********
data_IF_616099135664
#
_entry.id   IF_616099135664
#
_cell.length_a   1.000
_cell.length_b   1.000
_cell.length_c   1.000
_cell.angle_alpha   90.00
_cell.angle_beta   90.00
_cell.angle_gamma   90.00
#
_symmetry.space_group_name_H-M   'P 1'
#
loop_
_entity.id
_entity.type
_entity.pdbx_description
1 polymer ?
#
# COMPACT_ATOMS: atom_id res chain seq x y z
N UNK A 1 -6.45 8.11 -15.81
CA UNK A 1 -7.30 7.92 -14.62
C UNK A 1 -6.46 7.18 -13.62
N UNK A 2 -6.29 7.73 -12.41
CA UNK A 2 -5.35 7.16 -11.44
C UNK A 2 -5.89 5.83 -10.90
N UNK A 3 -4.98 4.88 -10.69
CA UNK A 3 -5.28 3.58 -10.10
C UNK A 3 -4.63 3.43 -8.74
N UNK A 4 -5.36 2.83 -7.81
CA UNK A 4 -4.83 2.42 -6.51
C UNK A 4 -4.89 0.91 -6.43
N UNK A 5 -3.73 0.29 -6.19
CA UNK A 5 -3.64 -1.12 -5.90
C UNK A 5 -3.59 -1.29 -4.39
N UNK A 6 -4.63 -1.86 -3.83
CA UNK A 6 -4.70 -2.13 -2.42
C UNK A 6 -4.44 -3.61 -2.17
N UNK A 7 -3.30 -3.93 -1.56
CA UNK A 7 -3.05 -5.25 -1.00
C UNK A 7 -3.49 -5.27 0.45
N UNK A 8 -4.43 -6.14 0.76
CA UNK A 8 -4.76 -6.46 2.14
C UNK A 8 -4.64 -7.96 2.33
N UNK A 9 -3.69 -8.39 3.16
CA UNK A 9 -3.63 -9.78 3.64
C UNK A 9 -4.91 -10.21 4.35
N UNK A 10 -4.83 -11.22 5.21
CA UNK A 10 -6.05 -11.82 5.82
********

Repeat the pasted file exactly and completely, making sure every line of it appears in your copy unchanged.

data_IF_616099135664
#
_entry.id   IF_616099135664
#
_cell.length_a   1.000
_cell.length_b   1.000
_cell.length_c   1.000
_cell.angle_alpha   90.00
_cell.angle_beta   90.00
_cell.angle_gamma   90.00
#
_symmetry.space_group_name_H-M   'P 1'
#
loop_
_entity.id
_entity.type
_entity.pdbx_description
1 polymer ?
#
# COMPACT_ATOMS: atom_id res chain seq x y z
N UNK A 1 -6.45 8.11 -15.81
CA UNK A 1 -7.30 7.92 -14.62
C UNK A 1 -6.46 7.18 -13.62
N UNK A 2 -6.29 7.73 -12.41
CA UNK A 2 -5.35 7.16 -11.44
C UNK A 2 -5.89 5.83 -10.90
N UNK A 3 -4.98 4.88 -10.69
CA UNK A 3 -5.28 3.58 -10.10
C UNK A 3 -4.63 3.43 -8.74
N UNK A 4 -5.36 2.83 -7.81
CA UNK A 4 -4.83 2.42 -6.51
C UNK A 4 -4.89 0.91 -6.43
N UNK A 5 -3.73 0.29 -6.19
CA UNK A 5 -3.64 -1.12 -5.90
C UNK A 5 -3.59 -1.29 -4.39
N UNK A 6 -4.63 -1.86 -3.83
CA UNK A 6 -4.70 -2.13 -2.42
C UNK A 6 -4.44 -3.61 -2.17
N UNK A 7 -3.30 -3.93 -1.56
CA UNK A 7 -3.05 -5.25 -1.00
C UNK A 7 -3.49 -5.27 0.45
N UNK A 8 -4.43 -6.14 0.76
CA UNK A 8 -4.76 -6.46 2.14
C UNK A 8 -4.64 -7.96 2.33
N UNK A 9 -3.69 -8.39 3.16
CA UNK A 9 -3.63 -9.78 3.64
C UNK A 9 -4.91 -10.21 4.35
N UNK A 10 -4.83 -11.22 5.21
CA UNK A 10 -6.05 -11.82 5.82